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How to Wash Your Down Products

Words by Harry B

on 10/08/2017 14:00:34

Having spent years talking to people about down products, whether that’s a jacket, sleeping bag or even a pair of slippers, very few have had the confidence to go ahead and wash the product on their own, especially when they have just spent an arm and a leg on it. This small guide is here to explain that it’s not as daunting and utterly terrifying as it first appears.



Step one: Before you even get near that washing machine, wipe off any excess mud or dirt that may be lingering on the surface of the product, as this will clog up the washing machine, eventually rendering it useless.

We recommend the use of Nikwax Down Wash Direct for down products as they are one hundred percent environmentally friendly and will wash and re-proof the garment without the use of bleach or any other nasty chemicals. What standard detergents can (and often do) is remove the water repellent coating on the fabric of the jacket, whilst also damaging the delicate array of feathers inside.

Step two: We’ll assume in this instance that you’ve been washing other products prior to your down product and may have used a bleach based detergent. Therefore it’s a good idea to run the washing machine for half an hour or so without anything inside to rinse it clean before adding the treatments or putting the garment in. Also, don’t forget to remove the detergent drawer to give it a wash inside, outside and behind, as detergent can clog up and still enter the washing machine if not cleaned out thoroughly. This ensures that any remnants of detergent are removed and that the products will work effectively.

Step three: Set the washing machine to a cold wash (check the garments care label, most tend to be around 30°) and as delicate as possible. Most washing machines have a “wool” cycle which is ideal.

Step four: Place 100ml of Nikwax Down Wash Direct in either the tray or directly into the washing machine inside a small pot/ball.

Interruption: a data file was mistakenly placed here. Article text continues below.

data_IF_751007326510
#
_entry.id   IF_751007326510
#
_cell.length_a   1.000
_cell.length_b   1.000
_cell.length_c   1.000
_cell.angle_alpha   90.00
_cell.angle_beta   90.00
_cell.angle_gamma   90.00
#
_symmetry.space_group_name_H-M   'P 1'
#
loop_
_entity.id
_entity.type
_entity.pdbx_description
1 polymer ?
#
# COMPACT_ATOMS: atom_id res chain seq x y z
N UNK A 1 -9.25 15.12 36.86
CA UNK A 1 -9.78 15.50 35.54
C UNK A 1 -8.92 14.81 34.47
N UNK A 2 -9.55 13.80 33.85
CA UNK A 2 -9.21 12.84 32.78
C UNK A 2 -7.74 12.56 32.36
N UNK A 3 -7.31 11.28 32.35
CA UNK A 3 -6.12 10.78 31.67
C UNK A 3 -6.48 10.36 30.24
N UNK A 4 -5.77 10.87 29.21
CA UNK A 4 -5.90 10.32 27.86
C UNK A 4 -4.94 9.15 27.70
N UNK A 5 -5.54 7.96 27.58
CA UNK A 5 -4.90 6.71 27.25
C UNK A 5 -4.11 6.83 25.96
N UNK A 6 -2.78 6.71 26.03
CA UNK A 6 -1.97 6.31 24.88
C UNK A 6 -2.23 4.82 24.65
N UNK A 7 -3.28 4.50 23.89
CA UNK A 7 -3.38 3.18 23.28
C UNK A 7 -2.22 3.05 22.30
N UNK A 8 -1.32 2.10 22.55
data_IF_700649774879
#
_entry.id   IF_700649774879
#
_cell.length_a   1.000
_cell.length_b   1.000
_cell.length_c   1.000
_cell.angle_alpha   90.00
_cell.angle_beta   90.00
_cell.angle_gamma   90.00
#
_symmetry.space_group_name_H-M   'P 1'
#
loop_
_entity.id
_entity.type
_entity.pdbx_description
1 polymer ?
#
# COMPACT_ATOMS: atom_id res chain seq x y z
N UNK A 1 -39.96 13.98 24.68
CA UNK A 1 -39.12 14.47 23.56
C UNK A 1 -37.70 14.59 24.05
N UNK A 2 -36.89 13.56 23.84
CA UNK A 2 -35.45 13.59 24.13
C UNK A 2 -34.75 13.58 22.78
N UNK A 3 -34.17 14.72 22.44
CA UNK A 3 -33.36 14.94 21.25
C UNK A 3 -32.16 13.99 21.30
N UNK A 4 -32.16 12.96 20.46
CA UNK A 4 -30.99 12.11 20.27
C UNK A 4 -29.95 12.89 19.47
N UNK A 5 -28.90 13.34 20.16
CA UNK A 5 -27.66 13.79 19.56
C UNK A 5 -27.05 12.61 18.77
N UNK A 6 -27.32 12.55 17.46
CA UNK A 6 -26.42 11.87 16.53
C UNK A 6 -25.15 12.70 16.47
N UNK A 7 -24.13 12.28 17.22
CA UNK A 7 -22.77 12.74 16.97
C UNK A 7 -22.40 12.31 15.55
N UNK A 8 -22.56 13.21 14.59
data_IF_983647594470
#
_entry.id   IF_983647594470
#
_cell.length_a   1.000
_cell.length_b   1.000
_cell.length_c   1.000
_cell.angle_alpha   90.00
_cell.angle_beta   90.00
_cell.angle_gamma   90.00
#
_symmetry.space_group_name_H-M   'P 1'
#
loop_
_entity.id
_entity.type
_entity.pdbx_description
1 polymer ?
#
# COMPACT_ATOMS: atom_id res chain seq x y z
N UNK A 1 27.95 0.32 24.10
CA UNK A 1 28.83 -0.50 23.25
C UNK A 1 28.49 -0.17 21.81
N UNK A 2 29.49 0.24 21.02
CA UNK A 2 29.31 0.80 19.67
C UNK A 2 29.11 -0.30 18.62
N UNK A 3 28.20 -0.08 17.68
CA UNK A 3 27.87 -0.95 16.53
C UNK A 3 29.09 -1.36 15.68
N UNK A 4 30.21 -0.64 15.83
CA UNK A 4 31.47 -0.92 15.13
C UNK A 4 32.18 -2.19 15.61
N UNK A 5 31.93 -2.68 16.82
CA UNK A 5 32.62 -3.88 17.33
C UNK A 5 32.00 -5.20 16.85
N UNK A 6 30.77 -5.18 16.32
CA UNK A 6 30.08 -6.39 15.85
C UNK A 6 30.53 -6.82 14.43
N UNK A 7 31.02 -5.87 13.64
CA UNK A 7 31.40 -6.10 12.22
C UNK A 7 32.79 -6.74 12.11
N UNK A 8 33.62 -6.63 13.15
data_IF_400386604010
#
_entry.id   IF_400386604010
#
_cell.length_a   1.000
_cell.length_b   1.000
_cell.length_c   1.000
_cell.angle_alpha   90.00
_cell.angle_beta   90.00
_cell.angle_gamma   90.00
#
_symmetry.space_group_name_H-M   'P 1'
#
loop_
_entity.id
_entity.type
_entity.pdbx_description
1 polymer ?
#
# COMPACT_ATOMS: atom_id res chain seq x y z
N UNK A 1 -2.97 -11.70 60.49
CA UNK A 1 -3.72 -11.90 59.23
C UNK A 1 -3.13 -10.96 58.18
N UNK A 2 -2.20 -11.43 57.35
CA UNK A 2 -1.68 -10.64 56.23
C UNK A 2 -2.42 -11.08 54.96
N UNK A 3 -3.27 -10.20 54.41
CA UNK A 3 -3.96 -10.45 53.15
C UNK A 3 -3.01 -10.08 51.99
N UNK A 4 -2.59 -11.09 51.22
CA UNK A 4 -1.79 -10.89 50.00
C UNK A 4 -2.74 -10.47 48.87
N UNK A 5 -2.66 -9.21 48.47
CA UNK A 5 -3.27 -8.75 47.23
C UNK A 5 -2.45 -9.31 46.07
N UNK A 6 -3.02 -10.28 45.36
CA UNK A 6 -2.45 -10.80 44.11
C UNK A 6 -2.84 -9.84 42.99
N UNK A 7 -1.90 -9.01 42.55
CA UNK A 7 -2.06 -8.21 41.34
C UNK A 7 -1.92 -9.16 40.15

Step five: Set the washing machine to run on a slow cycle, allowing plenty of time for the garment to soak up the cleaning/re-proofing product. Most washing machines will have a pre-set time for different washing cycles.

When the cycle has finished be prepared for a shock, your precious bit of kit will come out looking like a soggy ball of material. But don’t worry, you haven’t ruined it, it’s just that all that fluffy down insulation has become water logged and has clumped together. The trick is to now get all that down nice and dry to reinstate its insulating properties. Simply hanging it up in a warm place will not work that well. For starters, it will take days to properly dry and you will have to constantly break up the clumps to get it thoroughly dry. The best way is to use a tumble drier (please check care labels before hand), either a domestic one for smaller items or a commercial drier for sleeping bags.

Step six: Pop the garment into the drier and make sure to select a low heat; a high heat runs the risk of melting seams and fabrics within the garment. It sounds weird, but shove a few tennis balls into the drier with the garment. The tennis balls will bounce around and help to break up the clumps of down, it’s also a good idea to take out the garment and pull apart the clumps of down throughout the drying cycle to ensure each piece of down gets a chance to dry.

Step seven: When the cycle has finished and you are sure that you have got the garment as dry as possible, hang it up in a warm dry place, an airing cupboard is ideal, for 24 hours. This drives out the last of any dampness and allows the down to loft fully. Take it out and give it a good shake and, hey presto, it’ll be as good as new.

Don’t fear if you don’t have a tumble drier. Although tumble drying is the best way and by far the easiest; it’s still possible to dry it by hand. Simply leave it to dry in a warm room and wait for the down to fully dry. From experience, lying the garment down flat tends to work the best as the down is spread out evenly and not forced to the bottom by gravity. In terms of lofting the jacket back up, the best way is the classic way of shaking it about until you notice the down lofts like it did before. Tip – don’t leave the garment on the washing line to drip dry all night, this will allow the down to clump together and will make it increasingly difficult to loft it back up after. When you’ve got it as dry as you can follow step seven above to finish off the drying process.


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